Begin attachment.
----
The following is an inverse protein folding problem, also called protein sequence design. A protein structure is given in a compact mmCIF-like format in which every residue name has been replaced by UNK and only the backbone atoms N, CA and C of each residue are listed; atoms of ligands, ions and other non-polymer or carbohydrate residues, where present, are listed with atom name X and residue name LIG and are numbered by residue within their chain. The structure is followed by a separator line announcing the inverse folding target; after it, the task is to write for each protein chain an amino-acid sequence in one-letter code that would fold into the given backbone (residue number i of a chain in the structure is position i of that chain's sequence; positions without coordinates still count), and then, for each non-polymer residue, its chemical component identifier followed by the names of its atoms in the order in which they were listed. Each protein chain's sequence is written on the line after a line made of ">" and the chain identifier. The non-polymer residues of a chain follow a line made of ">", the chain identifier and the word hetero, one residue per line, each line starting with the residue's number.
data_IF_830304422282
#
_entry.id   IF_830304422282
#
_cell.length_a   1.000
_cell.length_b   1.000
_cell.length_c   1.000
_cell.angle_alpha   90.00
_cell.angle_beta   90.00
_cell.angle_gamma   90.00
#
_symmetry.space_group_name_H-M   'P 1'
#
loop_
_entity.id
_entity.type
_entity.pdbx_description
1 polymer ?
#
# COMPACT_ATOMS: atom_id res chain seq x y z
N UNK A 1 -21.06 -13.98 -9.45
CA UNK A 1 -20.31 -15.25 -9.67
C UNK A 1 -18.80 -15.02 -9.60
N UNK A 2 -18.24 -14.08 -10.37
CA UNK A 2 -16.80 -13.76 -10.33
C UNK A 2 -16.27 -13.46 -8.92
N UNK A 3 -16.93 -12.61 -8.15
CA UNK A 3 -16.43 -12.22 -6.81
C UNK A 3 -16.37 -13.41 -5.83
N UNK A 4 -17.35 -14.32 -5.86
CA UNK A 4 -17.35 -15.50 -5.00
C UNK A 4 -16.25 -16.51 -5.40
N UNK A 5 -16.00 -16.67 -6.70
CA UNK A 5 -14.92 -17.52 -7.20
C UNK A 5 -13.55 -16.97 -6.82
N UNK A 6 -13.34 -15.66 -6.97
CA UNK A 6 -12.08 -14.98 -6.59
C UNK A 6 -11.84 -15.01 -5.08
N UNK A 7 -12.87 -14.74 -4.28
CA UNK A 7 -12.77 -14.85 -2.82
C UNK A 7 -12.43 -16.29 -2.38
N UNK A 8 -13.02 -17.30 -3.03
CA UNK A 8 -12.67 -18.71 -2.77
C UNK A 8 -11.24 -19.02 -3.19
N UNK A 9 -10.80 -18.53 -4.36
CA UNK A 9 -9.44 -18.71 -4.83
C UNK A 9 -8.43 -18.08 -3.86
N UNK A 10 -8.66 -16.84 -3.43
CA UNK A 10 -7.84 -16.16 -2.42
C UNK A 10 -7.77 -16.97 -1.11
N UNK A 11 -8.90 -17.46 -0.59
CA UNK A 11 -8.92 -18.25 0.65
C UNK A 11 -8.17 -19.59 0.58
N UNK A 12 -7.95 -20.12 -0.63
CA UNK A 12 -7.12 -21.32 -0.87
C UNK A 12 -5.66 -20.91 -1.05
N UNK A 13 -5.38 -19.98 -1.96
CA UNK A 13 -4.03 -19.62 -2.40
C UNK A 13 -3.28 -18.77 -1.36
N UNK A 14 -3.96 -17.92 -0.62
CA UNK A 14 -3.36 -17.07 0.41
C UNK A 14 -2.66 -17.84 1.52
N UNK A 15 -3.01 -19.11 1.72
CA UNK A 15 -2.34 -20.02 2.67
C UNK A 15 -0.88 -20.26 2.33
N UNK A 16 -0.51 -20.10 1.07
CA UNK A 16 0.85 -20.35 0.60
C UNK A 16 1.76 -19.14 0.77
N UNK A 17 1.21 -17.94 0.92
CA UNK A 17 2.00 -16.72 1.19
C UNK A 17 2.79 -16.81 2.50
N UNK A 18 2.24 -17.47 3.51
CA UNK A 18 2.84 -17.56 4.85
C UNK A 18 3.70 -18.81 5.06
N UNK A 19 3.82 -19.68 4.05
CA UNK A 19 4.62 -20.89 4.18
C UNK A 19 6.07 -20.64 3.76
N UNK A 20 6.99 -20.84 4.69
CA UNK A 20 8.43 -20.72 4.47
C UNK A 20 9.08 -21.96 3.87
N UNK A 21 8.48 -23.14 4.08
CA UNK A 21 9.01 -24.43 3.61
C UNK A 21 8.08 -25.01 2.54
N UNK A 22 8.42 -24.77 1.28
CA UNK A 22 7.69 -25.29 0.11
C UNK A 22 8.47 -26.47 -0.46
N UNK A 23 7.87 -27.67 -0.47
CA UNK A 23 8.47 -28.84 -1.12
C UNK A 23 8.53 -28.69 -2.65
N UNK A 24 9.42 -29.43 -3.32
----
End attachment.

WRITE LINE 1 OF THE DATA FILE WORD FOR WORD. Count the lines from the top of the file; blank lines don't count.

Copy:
The following is an inverse protein folding problem, also called protein sequence design. A protein structure is given in a compact mmCIF-like format in which every residue name has been replaced by UNK and only the backbone atoms N, CA and C of each residue are listed; atoms of ligands, ions and other non-polymer or carbohydrate residues, where present, are listed with atom name X and residue name LIG and are numbered by residue within their chain. The structure is followed by a separator line announcing the inverse folding target; after it, the task is to write for each protein chain an amino-acid sequence in one-letter code that would fold into the given backbone (residue number i of a chain in the structure is position i of that chain's sequence; positions without coordinates still count), and then, for each non-polymer residue, its chemical component identifier followed by the names of its atoms in the order in which they were listed. Each protein chain's sequence is written on the line after a line made of ">" and the chain identifier. The non-polymer residues of a chain follow a line made of ">", the chain identifier and the word hetero, one residue per line, each line starting with the residue's number.